Retailers love to sell this, consumers like the idea of the extra protection, but just try to collect it. These warranties go through 3rd parties who seem to have little or no support network. Sure you can call someone on an 800 phone line, but they cannot repair your problem. Customers have found that they cannot find anyone willing to actually perform the repairs. At that point, after many arguments and frustrating delays, they may finally get the cost of the extended warranty reimbursed but only after lengthy delays and the inconvenience of being without their equipment. After this whole process the customer is still left with a broken piece of equipment that they had assumed would be supported by the retailer.
If you are not purchasing equipment from a servicing dealer then make sure you find out who provides the support services for that product. If the retailer is even able to provide a name and a number then make sure to call the number before you buy. We see many cases of retailers just throwing a name out there and saying that company X will help you with all your needs. In reality company X either will not or will get around to your equipment when they have finished up all their other work. Customers are shocked to find out that sometimes to obtain warranty work they must load up their equipment and deliver it many miles away. Then they have to wait a few weeks and repeat the process to pick the equipment back up. Some retailers will have you bring your equipment for repair back to the store. The retailer will then have the equipment shipped by truck to a repair facility hundreds of miles away. The customers original complaint with the equipment will be translated many times during this process. When a technician eventually looks at the problem the chances of having an accurate description of the problem are slim and so are the odds of a successful repair. The product must now make its journey back to the customer. Some retailers would have you believe they can do all of this in a week but practical experience has proven otherwise. All charges not paid by the manufacturer will be billed to the customer.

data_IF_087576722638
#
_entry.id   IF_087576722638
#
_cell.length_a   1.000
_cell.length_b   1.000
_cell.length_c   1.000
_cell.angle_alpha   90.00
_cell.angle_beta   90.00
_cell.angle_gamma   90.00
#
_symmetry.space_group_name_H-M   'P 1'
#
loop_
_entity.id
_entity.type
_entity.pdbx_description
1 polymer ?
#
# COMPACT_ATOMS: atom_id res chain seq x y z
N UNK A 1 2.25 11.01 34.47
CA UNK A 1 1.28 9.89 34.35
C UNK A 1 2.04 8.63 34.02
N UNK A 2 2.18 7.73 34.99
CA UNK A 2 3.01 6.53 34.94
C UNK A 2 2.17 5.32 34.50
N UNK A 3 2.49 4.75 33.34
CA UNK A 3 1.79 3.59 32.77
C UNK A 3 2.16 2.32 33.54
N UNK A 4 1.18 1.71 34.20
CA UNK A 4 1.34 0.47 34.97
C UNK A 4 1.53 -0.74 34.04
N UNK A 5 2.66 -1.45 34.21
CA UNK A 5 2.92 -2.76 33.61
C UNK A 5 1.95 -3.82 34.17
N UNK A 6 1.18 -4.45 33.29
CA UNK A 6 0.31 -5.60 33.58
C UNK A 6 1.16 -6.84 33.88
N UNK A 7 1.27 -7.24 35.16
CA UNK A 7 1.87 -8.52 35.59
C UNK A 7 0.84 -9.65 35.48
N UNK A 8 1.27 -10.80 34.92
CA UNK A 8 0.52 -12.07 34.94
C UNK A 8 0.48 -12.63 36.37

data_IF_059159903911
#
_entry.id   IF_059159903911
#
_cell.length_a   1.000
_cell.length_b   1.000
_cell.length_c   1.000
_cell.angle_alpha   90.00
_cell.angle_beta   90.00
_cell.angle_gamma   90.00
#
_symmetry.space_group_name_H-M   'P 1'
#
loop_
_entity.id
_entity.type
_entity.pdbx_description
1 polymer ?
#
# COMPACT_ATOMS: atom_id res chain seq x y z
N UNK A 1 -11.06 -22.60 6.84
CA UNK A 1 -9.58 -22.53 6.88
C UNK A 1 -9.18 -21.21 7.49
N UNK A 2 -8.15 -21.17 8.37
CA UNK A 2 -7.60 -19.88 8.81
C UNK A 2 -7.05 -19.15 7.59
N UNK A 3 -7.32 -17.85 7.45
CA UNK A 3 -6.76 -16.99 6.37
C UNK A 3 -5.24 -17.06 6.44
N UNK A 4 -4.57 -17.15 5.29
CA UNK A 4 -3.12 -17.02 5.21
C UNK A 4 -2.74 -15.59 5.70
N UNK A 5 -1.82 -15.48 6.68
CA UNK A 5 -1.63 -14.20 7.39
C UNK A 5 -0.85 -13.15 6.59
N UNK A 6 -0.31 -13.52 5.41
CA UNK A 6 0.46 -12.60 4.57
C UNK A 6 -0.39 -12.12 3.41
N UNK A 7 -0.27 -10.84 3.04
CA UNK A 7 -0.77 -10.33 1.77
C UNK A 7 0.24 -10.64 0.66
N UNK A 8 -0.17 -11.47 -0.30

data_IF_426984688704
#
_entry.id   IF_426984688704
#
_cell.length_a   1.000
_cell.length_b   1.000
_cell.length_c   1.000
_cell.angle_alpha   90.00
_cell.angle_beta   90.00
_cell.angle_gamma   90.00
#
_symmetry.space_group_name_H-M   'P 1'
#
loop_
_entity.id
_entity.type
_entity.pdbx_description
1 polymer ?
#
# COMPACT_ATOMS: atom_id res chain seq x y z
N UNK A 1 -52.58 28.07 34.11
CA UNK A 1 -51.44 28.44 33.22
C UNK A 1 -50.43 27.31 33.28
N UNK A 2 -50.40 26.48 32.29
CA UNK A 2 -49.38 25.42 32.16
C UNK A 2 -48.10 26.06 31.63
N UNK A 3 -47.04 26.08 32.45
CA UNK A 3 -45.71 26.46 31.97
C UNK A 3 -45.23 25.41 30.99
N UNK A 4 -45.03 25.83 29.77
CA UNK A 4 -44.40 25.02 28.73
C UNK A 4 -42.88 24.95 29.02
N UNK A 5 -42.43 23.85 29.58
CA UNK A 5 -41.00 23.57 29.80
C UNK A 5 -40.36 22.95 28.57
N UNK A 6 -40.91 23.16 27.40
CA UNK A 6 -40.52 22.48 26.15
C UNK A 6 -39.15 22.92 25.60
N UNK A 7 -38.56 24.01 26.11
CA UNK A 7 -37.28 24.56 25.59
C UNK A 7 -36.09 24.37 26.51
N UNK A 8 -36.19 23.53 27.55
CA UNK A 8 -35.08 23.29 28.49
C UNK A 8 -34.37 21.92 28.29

Mass Merchants: The big box stores and other national chains flood the consumer with advertising information. Much of it is misleading or confusing. Misleading information can include marketing low quality items under names such as "Pro" or "Professional" (see Name Game section). They can also reassure you that you are making a good decision by offering longer warranties or even extended warranties. Buyer beware definitely applies (see Warranty section). A lack of after sale support is one of their biggest flaws (see Support section). You may find yourself on your own once you get past the cash register. Upon opening your purchase you may immediately find the dreaded "Do Not Return To Store" notice. After sale support commonly includes a blank stare from an untrained store associate followed by multiple attempts to find someone who knows something other than what they can read off the side of the box. If you are given any information in many cases it proves to be inaccurate. If you are fortunate you may get the 800 phone number to the correct manufacturer at which point your odyssey begins not ends.